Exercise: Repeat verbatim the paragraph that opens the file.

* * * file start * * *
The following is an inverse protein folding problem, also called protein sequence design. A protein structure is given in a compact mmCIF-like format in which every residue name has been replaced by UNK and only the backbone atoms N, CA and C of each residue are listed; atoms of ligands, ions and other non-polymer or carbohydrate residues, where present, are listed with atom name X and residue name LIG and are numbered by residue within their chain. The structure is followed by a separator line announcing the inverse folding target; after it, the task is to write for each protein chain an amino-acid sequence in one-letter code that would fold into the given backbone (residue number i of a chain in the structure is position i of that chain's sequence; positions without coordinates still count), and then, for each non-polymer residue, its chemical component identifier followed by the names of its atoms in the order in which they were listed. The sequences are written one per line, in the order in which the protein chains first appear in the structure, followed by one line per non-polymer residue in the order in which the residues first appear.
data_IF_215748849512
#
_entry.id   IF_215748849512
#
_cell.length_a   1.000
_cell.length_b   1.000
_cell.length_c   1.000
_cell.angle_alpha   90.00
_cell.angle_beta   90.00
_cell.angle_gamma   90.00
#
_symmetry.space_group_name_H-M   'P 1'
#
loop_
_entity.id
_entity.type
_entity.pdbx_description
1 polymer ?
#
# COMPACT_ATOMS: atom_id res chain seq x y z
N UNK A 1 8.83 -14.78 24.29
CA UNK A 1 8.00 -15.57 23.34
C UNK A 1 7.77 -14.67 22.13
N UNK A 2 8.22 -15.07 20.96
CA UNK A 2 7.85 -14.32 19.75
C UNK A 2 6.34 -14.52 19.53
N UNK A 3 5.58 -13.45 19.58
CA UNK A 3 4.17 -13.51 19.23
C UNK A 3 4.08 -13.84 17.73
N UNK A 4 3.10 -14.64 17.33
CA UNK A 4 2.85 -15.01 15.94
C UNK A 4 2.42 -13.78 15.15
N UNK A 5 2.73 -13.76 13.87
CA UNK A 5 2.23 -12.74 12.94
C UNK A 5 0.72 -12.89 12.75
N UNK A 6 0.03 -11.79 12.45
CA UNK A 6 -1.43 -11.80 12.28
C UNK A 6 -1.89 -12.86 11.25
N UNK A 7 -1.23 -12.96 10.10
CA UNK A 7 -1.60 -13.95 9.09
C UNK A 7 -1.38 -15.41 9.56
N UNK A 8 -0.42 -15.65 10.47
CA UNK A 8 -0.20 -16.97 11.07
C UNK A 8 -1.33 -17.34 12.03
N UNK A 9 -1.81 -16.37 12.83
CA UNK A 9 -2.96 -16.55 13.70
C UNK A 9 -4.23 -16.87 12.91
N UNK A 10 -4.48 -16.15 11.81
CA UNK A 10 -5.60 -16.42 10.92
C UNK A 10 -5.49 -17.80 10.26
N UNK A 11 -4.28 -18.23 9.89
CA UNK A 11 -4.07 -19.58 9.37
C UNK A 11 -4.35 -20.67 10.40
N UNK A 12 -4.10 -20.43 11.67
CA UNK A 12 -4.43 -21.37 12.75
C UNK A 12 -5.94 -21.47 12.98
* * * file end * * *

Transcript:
The following is an inverse protein folding problem, also called protein sequence design. A protein structure is given in a compact mmCIF-like format in which every residue name has been replaced by UNK and only the backbone atoms N, CA and C of each residue are listed; atoms of ligands, ions and other non-polymer or carbohydrate residues, where present, are listed with atom name X and residue name LIG and are numbered by residue within their chain. The structure is followed by a separator line announcing the inverse folding target; after it, the task is to write for each protein chain an amino-acid sequence in one-letter code that would fold into the given backbone (residue number i of a chain in the structure is position i of that chain's sequence; positions without coordinates still count), and then, for each non-polymer residue, its chemical component identifier followed by the names of its atoms in the order in which they were listed. The sequences are written one per line, in the order in which the protein chains first appear in the structure, followed by one line per non-polymer residue in the order in which the residues first appear.